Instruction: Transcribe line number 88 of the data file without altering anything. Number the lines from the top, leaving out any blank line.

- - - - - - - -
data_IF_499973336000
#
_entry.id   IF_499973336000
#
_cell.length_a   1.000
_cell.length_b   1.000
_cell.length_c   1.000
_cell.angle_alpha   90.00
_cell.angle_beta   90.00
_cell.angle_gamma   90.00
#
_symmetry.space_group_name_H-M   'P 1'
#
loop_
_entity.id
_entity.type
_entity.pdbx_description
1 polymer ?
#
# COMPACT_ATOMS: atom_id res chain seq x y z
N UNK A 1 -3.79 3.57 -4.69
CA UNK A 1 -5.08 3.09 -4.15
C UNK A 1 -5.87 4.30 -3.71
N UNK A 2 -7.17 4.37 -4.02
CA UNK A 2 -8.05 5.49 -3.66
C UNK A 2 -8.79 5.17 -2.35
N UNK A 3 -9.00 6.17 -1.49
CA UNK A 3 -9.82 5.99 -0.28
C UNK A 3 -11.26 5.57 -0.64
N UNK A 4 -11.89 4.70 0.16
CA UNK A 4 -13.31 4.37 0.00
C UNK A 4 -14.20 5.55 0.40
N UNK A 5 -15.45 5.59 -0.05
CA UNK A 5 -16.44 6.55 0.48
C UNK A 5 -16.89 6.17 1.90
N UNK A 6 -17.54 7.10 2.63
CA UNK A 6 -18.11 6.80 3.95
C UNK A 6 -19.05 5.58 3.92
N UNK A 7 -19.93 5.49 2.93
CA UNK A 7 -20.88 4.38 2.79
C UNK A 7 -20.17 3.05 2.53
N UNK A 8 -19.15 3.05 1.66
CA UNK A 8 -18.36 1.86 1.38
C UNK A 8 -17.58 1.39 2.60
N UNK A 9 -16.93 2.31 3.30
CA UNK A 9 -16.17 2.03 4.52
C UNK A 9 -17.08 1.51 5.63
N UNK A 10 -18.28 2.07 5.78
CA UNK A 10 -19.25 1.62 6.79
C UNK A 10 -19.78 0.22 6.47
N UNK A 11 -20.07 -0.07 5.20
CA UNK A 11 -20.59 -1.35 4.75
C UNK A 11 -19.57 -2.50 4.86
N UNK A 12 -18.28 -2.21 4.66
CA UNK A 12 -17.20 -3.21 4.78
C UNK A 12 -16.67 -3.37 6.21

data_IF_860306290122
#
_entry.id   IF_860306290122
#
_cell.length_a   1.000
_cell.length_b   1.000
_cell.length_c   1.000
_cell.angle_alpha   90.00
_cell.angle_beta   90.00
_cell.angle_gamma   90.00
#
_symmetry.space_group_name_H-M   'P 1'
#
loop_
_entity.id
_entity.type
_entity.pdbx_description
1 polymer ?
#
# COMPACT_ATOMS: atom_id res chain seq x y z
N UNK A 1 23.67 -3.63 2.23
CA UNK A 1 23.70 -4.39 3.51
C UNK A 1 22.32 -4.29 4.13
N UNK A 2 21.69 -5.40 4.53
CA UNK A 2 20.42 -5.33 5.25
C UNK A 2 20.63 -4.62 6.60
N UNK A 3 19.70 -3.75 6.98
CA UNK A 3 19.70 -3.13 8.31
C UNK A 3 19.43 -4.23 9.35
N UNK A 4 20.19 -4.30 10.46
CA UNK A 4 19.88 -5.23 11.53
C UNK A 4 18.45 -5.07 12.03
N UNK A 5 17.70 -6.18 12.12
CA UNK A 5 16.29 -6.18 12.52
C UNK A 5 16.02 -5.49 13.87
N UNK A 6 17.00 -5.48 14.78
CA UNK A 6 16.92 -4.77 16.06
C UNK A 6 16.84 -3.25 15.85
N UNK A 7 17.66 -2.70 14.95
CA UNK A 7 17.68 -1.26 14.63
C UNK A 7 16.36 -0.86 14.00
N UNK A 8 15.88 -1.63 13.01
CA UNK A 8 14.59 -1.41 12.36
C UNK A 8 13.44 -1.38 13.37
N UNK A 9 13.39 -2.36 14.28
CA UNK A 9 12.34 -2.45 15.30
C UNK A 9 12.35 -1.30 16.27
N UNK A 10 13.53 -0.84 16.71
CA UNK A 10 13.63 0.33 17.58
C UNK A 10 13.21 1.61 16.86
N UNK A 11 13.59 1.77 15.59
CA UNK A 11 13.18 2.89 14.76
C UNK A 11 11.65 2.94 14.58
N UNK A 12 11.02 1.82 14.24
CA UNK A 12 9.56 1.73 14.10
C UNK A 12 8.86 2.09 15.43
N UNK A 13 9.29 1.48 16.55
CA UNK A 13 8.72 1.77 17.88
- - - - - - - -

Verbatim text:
C UNK A 4 18.45 -5.07 12.03